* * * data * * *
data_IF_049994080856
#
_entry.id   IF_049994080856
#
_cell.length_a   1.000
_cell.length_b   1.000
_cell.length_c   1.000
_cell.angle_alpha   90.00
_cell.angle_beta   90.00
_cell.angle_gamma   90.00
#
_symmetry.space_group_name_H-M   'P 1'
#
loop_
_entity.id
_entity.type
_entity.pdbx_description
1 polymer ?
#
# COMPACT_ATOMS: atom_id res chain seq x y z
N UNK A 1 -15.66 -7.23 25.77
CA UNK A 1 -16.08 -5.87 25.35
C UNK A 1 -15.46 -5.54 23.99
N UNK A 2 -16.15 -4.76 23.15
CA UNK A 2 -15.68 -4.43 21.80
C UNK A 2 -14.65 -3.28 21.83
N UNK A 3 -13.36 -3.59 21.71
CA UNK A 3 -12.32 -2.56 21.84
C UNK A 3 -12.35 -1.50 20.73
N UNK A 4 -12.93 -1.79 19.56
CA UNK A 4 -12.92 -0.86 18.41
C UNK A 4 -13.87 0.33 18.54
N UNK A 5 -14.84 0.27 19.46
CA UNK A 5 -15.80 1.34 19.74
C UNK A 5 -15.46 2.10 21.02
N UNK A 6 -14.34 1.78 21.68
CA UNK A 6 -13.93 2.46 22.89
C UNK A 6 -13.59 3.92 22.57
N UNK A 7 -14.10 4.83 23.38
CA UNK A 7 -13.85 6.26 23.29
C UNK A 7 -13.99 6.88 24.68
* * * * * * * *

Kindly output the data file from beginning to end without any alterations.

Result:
data_IF_049994080856
#
_entry.id   IF_049994080856
#
_cell.length_a   1.000
_cell.length_b   1.000
_cell.length_c   1.000
_cell.angle_alpha   90.00
_cell.angle_beta   90.00
_cell.angle_gamma   90.00
#
_symmetry.space_group_name_H-M   'P 1'
#
loop_
_entity.id
_entity.type
_entity.pdbx_description
1 polymer ?
#
# COMPACT_ATOMS: atom_id res chain seq x y z
N UNK A 1 -15.66 -7.23 25.77
CA UNK A 1 -16.08 -5.87 25.35
C UNK A 1 -15.46 -5.54 23.99
N UNK A 2 -16.15 -4.76 23.15
CA UNK A 2 -15.68 -4.43 21.80
C UNK A 2 -14.65 -3.28 21.83
N UNK A 3 -13.36 -3.59 21.71
CA UNK A 3 -12.32 -2.56 21.84
C UNK A 3 -12.35 -1.50 20.73
N UNK A 4 -12.93 -1.79 19.56
CA UNK A 4 -12.92 -0.86 18.41
C UNK A 4 -13.87 0.33 18.54
N UNK A 5 -14.84 0.27 19.46
CA UNK A 5 -15.80 1.34 19.74
C UNK A 5 -15.46 2.10 21.02
N UNK A 6 -14.34 1.78 21.68
CA UNK A 6 -13.93 2.46 22.89
C UNK A 6 -13.59 3.92 22.57
N UNK A 7 -14.10 4.83 23.38
CA UNK A 7 -13.85 6.26 23.29
C UNK A 7 -13.99 6.88 24.68